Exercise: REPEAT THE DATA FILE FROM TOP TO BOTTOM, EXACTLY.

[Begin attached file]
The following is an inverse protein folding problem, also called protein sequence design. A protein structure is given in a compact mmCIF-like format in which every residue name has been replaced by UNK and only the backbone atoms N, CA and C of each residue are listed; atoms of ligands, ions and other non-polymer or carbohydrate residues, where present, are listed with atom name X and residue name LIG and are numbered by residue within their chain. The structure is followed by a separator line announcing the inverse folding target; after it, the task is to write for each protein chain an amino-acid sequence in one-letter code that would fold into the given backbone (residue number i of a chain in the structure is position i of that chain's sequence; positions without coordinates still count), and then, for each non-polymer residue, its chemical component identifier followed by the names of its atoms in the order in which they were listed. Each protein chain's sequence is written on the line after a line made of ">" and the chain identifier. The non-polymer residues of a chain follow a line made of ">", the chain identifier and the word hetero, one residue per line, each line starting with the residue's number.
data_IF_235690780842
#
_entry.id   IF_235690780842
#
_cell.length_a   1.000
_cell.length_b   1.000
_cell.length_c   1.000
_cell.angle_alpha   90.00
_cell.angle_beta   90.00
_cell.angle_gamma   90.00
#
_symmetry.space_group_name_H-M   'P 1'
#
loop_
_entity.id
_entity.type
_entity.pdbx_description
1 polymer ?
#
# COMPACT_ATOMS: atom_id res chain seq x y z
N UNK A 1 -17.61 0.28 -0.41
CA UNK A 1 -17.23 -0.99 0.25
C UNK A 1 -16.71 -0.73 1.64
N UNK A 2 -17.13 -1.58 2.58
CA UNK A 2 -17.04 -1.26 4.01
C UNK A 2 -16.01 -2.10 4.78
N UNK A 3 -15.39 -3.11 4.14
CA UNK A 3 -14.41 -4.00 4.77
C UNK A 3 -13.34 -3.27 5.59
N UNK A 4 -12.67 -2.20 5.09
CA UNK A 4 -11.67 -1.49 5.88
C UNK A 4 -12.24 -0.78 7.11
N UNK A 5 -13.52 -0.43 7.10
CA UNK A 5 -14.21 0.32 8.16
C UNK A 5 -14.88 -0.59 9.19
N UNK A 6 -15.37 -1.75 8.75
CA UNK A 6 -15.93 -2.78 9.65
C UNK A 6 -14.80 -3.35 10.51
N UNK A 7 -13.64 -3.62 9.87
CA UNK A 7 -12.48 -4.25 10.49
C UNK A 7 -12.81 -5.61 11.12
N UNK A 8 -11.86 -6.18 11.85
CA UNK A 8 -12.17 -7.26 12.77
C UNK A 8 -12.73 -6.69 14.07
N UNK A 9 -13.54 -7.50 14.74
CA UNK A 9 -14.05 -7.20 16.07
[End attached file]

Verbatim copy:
The following is an inverse protein folding problem, also called protein sequence design. A protein structure is given in a compact mmCIF-like format in which every residue name has been replaced by UNK and only the backbone atoms N, CA and C of each residue are listed; atoms of ligands, ions and other non-polymer or carbohydrate residues, where present, are listed with atom name X and residue name LIG and are numbered by residue within their chain. The structure is followed by a separator line announcing the inverse folding target; after it, the task is to write for each protein chain an amino-acid sequence in one-letter code that would fold into the given backbone (residue number i of a chain in the structure is position i of that chain's sequence; positions without coordinates still count), and then, for each non-polymer residue, its chemical component identifier followed by the names of its atoms in the order in which they were listed. Each protein chain's sequence is written on the line after a line made of ">" and the chain identifier. The non-polymer residues of a chain follow a line made of ">", the chain identifier and the word hetero, one residue per line, each line starting with the residue's number.
data_IF_235690780842
#
_entry.id   IF_235690780842
#
_cell.length_a   1.000
_cell.length_b   1.000
_cell.length_c   1.000
_cell.angle_alpha   90.00
_cell.angle_beta   90.00
_cell.angle_gamma   90.00
#
_symmetry.space_group_name_H-M   'P 1'
#
loop_
_entity.id
_entity.type
_entity.pdbx_description
1 polymer ?
#
# COMPACT_ATOMS: atom_id res chain seq x y z
N UNK A 1 -17.61 0.28 -0.41
CA UNK A 1 -17.23 -0.99 0.25
C UNK A 1 -16.71 -0.73 1.64
N UNK A 2 -17.13 -1.58 2.58
CA UNK A 2 -17.04 -1.26 4.01
C UNK A 2 -16.01 -2.10 4.78
N UNK A 3 -15.39 -3.11 4.14
CA UNK A 3 -14.41 -4.00 4.77
C UNK A 3 -13.34 -3.27 5.59
N UNK A 4 -12.67 -2.20 5.09
CA UNK A 4 -11.67 -1.49 5.88
C UNK A 4 -12.24 -0.78 7.11
N UNK A 5 -13.52 -0.43 7.10
CA UNK A 5 -14.21 0.32 8.16
C UNK A 5 -14.88 -0.59 9.19
N UNK A 6 -15.37 -1.75 8.75
CA UNK A 6 -15.93 -2.78 9.65
C UNK A 6 -14.80 -3.35 10.51
N UNK A 7 -13.64 -3.62 9.87
CA UNK A 7 -12.48 -4.25 10.49
C UNK A 7 -12.81 -5.61 11.12
N UNK A 8 -11.86 -6.18 11.85
CA UNK A 8 -12.17 -7.26 12.77
C UNK A 8 -12.73 -6.69 14.07
N UNK A 9 -13.54 -7.50 14.74
CA UNK A 9 -14.05 -7.20 16.07